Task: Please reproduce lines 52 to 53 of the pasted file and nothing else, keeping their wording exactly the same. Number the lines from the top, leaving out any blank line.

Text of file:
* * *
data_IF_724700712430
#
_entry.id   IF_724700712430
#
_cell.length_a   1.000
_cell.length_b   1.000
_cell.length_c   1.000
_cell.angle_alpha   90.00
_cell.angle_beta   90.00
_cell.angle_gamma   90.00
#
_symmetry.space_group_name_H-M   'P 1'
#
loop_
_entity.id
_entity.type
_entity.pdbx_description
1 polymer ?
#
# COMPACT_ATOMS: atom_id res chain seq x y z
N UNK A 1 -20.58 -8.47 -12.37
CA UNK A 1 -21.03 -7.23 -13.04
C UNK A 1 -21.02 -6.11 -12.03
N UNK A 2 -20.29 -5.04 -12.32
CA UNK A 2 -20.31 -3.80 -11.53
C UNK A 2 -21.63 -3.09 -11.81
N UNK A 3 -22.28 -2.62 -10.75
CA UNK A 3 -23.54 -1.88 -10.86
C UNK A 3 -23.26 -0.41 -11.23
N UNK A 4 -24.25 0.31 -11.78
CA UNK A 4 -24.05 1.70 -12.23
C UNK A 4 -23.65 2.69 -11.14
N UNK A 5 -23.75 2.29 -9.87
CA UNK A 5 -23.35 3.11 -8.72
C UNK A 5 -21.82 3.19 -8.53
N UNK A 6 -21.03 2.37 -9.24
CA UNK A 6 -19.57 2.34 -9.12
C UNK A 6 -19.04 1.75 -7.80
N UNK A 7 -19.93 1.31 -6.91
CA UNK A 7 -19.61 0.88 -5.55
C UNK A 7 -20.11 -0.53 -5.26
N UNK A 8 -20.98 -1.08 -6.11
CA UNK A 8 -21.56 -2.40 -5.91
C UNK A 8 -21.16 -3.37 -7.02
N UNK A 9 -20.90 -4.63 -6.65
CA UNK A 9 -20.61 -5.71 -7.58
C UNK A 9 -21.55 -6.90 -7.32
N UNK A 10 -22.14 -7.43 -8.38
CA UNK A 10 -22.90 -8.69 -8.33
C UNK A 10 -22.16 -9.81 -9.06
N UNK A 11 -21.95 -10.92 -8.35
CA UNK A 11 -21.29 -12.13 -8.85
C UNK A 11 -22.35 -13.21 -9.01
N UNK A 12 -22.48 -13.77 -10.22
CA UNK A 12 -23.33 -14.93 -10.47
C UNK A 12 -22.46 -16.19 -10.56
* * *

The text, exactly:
CA UNK A 11 -21.29 -12.13 -8.85
C UNK A 11 -22.35 -13.21 -9.01